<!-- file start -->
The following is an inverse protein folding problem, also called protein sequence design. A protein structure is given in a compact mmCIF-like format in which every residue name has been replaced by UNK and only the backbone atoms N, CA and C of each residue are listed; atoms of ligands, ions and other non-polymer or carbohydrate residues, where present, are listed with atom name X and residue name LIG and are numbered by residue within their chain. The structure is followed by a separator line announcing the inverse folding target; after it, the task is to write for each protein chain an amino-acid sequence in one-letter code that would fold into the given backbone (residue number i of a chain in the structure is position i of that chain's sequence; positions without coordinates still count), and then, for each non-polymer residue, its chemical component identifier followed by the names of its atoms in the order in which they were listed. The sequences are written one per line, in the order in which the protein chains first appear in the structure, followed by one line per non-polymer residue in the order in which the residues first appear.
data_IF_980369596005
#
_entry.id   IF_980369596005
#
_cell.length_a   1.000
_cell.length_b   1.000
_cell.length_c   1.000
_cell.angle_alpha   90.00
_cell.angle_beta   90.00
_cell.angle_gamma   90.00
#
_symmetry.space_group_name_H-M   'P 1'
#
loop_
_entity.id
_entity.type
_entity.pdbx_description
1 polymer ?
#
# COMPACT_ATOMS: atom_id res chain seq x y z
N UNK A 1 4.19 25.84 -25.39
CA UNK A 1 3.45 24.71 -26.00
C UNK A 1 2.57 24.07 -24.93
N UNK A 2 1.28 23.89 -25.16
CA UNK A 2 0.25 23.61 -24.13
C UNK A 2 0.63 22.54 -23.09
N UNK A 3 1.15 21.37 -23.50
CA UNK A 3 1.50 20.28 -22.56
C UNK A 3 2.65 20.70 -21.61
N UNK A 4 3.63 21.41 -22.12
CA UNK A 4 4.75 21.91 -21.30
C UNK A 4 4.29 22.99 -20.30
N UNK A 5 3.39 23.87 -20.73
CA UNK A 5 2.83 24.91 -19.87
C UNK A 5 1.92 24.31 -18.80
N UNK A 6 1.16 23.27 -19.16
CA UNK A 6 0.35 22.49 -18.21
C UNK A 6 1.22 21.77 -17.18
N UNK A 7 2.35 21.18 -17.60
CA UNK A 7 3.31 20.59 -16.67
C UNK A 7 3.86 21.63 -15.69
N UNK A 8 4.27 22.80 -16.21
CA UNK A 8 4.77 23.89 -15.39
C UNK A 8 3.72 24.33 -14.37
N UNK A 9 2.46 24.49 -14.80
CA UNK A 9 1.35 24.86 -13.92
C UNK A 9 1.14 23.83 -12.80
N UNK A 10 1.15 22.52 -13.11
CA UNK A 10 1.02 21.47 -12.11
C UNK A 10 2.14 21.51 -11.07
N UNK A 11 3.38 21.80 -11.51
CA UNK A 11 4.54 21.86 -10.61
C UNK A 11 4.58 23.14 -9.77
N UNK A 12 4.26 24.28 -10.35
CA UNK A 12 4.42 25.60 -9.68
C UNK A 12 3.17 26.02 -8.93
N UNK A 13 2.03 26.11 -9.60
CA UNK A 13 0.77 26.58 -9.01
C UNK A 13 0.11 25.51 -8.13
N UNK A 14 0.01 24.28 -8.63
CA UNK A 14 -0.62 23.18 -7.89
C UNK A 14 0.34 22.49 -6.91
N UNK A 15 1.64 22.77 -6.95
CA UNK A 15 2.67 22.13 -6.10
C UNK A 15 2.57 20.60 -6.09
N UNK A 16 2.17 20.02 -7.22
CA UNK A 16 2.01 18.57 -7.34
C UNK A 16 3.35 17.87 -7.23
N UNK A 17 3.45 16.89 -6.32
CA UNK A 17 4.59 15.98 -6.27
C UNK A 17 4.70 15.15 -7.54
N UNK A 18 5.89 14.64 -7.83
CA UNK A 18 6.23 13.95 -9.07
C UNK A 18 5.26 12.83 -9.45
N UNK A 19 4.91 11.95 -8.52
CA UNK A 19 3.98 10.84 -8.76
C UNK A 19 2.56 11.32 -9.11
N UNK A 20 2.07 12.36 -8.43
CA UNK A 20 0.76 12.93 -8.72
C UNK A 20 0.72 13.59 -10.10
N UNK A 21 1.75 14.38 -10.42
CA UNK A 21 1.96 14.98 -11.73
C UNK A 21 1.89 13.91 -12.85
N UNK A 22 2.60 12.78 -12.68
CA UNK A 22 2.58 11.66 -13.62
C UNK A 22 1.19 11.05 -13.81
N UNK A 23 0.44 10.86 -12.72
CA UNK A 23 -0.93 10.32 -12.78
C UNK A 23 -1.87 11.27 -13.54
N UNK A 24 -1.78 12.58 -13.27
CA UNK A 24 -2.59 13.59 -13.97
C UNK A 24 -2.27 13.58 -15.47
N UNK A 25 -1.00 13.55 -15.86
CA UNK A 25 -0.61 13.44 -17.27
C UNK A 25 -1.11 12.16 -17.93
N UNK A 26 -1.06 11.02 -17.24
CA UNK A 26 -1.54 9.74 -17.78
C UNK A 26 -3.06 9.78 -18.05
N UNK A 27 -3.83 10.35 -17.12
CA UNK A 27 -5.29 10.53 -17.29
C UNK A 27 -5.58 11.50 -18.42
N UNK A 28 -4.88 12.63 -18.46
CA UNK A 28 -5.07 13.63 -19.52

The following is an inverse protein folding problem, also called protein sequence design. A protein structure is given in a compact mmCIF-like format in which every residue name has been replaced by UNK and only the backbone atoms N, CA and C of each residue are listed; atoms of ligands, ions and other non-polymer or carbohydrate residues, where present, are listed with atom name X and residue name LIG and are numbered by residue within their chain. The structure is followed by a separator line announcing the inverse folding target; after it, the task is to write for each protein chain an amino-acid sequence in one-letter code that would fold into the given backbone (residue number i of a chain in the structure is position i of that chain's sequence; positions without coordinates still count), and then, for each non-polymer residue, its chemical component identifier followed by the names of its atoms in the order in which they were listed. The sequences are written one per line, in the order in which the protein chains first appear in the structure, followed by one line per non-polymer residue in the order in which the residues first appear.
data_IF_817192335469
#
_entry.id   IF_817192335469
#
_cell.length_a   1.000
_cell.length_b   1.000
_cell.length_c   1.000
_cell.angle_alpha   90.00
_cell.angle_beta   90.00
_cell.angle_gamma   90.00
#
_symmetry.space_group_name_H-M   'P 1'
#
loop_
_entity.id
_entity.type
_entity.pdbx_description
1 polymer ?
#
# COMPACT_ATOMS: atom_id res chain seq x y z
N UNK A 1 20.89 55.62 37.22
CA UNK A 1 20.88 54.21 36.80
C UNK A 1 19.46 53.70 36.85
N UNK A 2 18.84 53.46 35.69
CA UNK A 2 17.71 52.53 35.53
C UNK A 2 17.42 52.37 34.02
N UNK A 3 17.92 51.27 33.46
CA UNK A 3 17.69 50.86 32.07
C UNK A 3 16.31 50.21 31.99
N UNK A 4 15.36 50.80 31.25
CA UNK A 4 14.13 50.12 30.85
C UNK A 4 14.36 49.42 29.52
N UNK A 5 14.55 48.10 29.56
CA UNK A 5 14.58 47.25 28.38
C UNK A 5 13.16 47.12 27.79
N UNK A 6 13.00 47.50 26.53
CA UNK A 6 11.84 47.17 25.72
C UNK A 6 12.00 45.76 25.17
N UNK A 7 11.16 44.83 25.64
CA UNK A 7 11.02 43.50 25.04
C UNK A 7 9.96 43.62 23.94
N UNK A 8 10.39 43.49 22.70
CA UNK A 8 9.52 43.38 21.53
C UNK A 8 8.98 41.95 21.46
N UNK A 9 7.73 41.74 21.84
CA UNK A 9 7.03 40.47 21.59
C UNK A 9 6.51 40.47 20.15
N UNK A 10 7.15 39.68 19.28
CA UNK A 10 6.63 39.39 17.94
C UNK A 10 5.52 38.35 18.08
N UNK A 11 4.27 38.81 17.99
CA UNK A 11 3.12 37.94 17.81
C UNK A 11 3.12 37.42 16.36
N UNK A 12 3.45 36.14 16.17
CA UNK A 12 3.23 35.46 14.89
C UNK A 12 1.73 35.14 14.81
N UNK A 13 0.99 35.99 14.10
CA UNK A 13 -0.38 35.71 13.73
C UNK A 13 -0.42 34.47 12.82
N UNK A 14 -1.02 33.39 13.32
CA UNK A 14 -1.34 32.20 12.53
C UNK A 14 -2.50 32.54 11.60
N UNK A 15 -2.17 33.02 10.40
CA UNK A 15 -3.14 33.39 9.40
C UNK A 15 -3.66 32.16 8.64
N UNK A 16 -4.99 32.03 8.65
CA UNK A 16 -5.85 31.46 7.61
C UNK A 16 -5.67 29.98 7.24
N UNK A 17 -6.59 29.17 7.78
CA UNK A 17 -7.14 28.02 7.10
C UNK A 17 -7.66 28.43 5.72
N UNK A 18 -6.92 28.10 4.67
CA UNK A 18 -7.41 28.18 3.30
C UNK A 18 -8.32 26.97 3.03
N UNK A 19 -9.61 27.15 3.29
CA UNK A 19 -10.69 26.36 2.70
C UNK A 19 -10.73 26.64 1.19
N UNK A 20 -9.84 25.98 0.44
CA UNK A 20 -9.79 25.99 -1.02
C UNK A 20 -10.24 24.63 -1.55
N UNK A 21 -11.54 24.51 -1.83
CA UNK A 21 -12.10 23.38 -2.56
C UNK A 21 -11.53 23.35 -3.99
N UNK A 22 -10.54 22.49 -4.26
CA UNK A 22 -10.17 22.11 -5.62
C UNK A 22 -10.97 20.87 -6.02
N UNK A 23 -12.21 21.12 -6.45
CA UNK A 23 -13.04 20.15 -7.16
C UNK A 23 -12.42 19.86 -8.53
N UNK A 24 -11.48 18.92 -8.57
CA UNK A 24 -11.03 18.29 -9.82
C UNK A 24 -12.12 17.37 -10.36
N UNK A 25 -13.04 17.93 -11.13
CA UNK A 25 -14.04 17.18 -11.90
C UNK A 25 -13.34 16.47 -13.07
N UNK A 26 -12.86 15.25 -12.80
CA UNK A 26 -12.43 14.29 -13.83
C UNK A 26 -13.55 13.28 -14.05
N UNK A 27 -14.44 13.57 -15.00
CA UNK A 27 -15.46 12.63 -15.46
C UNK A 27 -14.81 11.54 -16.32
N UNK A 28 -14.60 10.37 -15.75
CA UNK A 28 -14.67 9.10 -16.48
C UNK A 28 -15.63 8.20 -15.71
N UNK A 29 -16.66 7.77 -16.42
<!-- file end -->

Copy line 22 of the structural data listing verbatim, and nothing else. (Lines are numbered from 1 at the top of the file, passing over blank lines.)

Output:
N UNK A 1 4.19 25.84 -25.39